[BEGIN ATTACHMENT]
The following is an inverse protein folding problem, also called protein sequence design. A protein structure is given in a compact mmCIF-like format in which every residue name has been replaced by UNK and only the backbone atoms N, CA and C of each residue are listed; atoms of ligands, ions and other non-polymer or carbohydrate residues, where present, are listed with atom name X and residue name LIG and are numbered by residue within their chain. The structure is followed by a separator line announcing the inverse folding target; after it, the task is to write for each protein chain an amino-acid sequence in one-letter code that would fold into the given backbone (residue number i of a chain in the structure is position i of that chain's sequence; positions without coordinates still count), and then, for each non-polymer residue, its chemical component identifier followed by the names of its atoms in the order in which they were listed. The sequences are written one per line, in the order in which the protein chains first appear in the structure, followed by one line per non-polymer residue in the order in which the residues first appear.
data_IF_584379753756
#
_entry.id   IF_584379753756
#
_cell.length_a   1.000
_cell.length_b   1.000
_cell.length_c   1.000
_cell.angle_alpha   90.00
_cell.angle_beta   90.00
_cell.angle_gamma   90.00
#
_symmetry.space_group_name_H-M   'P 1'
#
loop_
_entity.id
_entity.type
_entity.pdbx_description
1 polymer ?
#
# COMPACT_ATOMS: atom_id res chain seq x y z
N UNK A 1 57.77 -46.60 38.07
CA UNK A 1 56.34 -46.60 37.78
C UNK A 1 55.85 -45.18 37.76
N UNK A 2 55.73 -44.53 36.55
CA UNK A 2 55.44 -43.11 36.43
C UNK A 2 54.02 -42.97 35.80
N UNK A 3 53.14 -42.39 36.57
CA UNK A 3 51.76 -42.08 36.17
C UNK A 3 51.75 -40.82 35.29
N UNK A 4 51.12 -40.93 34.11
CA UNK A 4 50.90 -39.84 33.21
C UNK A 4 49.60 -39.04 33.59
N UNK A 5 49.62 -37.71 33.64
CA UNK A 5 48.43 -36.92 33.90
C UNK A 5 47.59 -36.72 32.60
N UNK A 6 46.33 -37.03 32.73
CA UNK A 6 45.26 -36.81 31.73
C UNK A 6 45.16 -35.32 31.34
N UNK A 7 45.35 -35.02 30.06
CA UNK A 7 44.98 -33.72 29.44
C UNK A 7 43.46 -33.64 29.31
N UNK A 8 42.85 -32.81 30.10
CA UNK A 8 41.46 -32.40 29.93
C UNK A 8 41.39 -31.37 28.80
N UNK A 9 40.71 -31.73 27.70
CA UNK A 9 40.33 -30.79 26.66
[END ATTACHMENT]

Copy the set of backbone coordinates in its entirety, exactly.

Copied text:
The following is an inverse protein folding problem, also called protein sequence design. A protein structure is given in a compact mmCIF-like format in which every residue name has been replaced by UNK and only the backbone atoms N, CA and C of each residue are listed; atoms of ligands, ions and other non-polymer or carbohydrate residues, where present, are listed with atom name X and residue name LIG and are numbered by residue within their chain. The structure is followed by a separator line announcing the inverse folding target; after it, the task is to write for each protein chain an amino-acid sequence in one-letter code that would fold into the given backbone (residue number i of a chain in the structure is position i of that chain's sequence; positions without coordinates still count), and then, for each non-polymer residue, its chemical component identifier followed by the names of its atoms in the order in which they were listed. The sequences are written one per line, in the order in which the protein chains first appear in the structure, followed by one line per non-polymer residue in the order in which the residues first appear.
data_IF_584379753756
#
_entry.id   IF_584379753756
#
_cell.length_a   1.000
_cell.length_b   1.000
_cell.length_c   1.000
_cell.angle_alpha   90.00
_cell.angle_beta   90.00
_cell.angle_gamma   90.00
#
_symmetry.space_group_name_H-M   'P 1'
#
loop_
_entity.id
_entity.type
_entity.pdbx_description
1 polymer ?
#
# COMPACT_ATOMS: atom_id res chain seq x y z
N UNK A 1 57.77 -46.60 38.07
CA UNK A 1 56.34 -46.60 37.78
C UNK A 1 55.85 -45.18 37.76
N UNK A 2 55.73 -44.53 36.55
CA UNK A 2 55.44 -43.11 36.43
C UNK A 2 54.02 -42.97 35.80
N UNK A 3 53.14 -42.39 36.57
CA UNK A 3 51.76 -42.08 36.17
C UNK A 3 51.75 -40.82 35.29
N UNK A 4 51.12 -40.93 34.11
CA UNK A 4 50.90 -39.84 33.21
C UNK A 4 49.60 -39.04 33.59
N UNK A 5 49.62 -37.71 33.64
CA UNK A 5 48.43 -36.92 33.90
C UNK A 5 47.59 -36.72 32.60
N UNK A 6 46.33 -37.03 32.73
CA UNK A 6 45.26 -36.81 31.73
C UNK A 6 45.16 -35.32 31.34
N UNK A 7 45.35 -35.02 30.06
CA UNK A 7 44.98 -33.72 29.44
C UNK A 7 43.46 -33.64 29.31
N UNK A 8 42.85 -32.81 30.10
CA UNK A 8 41.46 -32.40 29.93
C UNK A 8 41.39 -31.37 28.80
N UNK A 9 40.71 -31.73 27.70
CA UNK A 9 40.33 -30.79 26.66